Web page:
September 17, 2020
By Timothy Sandefur
September 17 is Constitution Day—a time to reflect on the importance of the U.S. Constitution and the many ways it secures the blessings of liberty. The day was chosen because that’s when delegates at the Constitutional Convention of 1787 signed the final document that they had worked on for nearly four months in Philadelphia. It was certainly an important day. Benjamin Franklin said that day that throughout the convention, he had often noticed a little carving of a sun on the chair in which George Washington sat. He had often wondered, he said, whether it was supposed to be setting or rising, “but now at length I have the happiness to know,” he told his colleagues, “that it is a rising, and not a setting sun.”
But of course, it wasn’t a Constitution yet. It was just a proposal that was then submitted to the American people for their approval. Over the next nine months, states held their own conventions to decide what they thought. These ratification conventions included another round of debates over the proposed constitution. Some were quite heated. At Pennsylvania’s convention, a mob threw rocks through the windows. And it wasn’t until June 21, 1788, upon New Hampshire’s ratification, that it officially became the Constitution of the United States.
That, however, wasn’t the Constitution we have today. For one thing, supporters had been forced to promise opponents to add a Bill of Rights, something they had feared because they did not want people to think the federal government had more power than it actually had. Anyone making a list of rights, they warned, would inevitably leave something out—and then people would later say you had no right to that thing. Nevertheless, support for a bill of rights was so strong that once Congress got underway in March 1789, it began drafting the first ten amendments. (One of these, the Ninth, addressed the incompleteness problem: It says that just because something isn’t specifically mentioned in the list of rights does not mean it’s not a right.) These amendments, like the Constitution itself, had to be ratified, too, so the Bill of Rights wasn’t officially adopted until December 15, 1791—four years and seven months after the Constitution was signed. By that time, there was a whole new state: Vermont, which had been admitted the previous March.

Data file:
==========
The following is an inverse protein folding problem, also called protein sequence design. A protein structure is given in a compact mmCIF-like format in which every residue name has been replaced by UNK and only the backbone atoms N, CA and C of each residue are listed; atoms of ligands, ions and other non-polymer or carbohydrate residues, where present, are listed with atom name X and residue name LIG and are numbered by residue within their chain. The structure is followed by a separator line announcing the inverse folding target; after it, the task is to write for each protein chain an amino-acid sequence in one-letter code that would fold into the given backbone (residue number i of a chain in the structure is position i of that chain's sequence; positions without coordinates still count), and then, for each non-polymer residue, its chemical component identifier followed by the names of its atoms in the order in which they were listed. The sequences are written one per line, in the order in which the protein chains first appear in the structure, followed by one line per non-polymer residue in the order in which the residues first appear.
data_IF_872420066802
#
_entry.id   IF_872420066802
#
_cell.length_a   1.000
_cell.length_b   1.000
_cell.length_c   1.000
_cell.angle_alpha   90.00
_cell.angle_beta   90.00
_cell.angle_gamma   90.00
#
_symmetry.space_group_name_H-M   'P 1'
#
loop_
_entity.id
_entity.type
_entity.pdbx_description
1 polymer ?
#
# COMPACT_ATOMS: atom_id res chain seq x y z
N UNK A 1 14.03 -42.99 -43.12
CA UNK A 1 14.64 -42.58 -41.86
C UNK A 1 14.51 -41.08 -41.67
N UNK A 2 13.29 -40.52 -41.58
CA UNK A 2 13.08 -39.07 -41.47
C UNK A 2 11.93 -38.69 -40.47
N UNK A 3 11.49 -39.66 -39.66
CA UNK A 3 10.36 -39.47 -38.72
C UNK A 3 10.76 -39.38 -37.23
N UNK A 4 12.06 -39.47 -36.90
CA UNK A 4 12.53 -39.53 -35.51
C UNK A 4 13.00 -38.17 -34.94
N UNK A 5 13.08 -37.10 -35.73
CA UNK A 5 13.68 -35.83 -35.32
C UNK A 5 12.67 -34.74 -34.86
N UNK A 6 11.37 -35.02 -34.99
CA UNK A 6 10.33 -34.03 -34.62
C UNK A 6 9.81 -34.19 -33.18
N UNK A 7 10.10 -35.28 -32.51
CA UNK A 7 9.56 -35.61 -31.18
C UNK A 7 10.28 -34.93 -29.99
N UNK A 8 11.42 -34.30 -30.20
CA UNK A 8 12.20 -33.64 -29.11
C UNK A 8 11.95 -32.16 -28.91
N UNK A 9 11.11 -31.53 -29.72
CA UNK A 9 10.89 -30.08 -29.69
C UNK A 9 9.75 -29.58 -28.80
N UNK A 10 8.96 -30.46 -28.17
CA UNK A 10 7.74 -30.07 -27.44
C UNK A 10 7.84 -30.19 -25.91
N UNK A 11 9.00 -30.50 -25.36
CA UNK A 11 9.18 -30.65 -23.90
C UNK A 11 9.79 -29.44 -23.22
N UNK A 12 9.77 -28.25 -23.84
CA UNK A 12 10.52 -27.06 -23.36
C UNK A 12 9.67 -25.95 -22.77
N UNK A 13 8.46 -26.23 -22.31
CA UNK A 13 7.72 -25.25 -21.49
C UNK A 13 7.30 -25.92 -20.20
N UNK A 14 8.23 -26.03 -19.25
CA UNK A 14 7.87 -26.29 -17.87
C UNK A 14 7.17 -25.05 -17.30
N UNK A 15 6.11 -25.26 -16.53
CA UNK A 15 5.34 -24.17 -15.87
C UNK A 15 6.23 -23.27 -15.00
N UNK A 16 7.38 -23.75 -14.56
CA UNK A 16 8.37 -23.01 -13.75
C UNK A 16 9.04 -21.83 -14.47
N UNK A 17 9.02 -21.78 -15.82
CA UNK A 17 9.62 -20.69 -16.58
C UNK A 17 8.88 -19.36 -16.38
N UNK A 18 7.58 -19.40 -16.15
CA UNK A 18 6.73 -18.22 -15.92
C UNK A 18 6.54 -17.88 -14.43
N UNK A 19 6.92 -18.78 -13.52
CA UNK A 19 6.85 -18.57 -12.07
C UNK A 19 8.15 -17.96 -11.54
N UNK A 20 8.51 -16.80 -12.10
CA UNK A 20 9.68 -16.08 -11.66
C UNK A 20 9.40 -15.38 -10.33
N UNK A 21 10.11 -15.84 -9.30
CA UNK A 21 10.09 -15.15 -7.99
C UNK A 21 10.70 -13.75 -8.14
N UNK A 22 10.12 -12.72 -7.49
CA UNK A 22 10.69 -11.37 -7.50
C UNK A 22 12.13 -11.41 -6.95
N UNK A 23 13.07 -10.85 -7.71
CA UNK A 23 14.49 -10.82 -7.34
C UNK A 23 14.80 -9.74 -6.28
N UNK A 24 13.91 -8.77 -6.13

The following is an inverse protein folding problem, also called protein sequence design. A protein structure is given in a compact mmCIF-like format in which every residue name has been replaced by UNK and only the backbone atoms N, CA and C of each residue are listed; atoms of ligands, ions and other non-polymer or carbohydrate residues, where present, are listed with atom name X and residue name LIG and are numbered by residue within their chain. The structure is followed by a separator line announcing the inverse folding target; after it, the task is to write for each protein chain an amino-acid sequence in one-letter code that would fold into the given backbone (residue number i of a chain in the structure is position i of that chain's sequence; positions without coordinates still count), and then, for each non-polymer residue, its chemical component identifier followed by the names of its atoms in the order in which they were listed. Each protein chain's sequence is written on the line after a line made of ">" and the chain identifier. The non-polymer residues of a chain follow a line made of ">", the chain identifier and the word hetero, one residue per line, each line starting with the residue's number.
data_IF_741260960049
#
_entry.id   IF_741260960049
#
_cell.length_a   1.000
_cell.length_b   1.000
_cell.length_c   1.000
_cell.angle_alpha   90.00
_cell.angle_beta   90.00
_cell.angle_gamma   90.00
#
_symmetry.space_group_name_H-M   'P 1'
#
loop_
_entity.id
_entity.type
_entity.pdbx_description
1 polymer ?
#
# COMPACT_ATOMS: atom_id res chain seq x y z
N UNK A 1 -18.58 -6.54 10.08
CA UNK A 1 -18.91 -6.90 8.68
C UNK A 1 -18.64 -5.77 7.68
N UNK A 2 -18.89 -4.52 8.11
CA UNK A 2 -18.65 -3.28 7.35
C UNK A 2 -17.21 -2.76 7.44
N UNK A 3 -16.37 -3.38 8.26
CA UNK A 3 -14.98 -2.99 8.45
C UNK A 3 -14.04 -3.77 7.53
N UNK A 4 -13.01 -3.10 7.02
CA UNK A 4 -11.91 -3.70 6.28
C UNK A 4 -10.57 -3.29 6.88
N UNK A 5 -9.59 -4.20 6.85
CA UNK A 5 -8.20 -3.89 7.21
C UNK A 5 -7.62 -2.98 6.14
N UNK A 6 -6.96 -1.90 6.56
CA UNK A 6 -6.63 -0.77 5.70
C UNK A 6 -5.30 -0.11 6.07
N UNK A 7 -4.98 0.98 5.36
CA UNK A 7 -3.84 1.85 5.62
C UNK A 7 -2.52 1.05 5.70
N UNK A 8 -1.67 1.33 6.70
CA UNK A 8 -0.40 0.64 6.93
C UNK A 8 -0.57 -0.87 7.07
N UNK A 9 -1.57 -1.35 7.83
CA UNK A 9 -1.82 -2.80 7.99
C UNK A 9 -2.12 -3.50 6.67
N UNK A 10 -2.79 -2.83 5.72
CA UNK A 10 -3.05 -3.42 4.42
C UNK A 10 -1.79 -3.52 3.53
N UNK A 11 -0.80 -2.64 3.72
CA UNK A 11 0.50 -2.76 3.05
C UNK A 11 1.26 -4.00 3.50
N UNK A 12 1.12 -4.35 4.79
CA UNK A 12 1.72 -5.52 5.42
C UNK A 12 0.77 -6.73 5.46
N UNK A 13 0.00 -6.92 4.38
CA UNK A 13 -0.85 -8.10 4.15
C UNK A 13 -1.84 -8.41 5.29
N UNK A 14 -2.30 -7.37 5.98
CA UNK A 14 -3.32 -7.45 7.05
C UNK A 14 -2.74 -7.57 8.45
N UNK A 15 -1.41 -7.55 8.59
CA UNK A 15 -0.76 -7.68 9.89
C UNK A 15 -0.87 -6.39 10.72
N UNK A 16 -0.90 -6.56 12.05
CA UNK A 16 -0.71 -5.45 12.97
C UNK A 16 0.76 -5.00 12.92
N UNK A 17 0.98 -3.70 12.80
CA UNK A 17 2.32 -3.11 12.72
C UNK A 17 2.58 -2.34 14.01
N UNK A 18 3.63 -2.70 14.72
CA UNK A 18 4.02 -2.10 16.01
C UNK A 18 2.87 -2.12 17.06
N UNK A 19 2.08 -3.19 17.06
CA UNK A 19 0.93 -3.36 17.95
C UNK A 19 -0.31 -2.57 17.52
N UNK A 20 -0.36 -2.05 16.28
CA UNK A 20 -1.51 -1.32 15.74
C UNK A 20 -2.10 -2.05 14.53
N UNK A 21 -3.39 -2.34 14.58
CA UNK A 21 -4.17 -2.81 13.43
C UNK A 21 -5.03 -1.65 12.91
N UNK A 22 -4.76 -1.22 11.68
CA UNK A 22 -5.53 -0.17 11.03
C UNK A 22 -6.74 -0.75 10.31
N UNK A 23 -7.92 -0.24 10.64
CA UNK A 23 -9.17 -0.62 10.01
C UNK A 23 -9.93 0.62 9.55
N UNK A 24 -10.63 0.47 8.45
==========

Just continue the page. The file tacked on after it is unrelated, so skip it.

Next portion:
But that, too wasn’t the end of it. Many people, including James Madison, the “father of the Constitution,” weren’t satisfied with how the Constitution had come out. He was especially concerned that it included no protections against states violating religious freedom. The First Amendment prohibited the federal government from interfering in religious matters, but states remained free to force people to fund churches, or even to compel church attendance—and several states kept established churches. Massachusetts didn’t eliminate its official religion until 1833. That same year, the Supreme Court ruled that states were not required to follow the Bill of Rights—meaning states could still deprive people of liberty without due process, or take their property without just compensation, or censor their books and newspapers.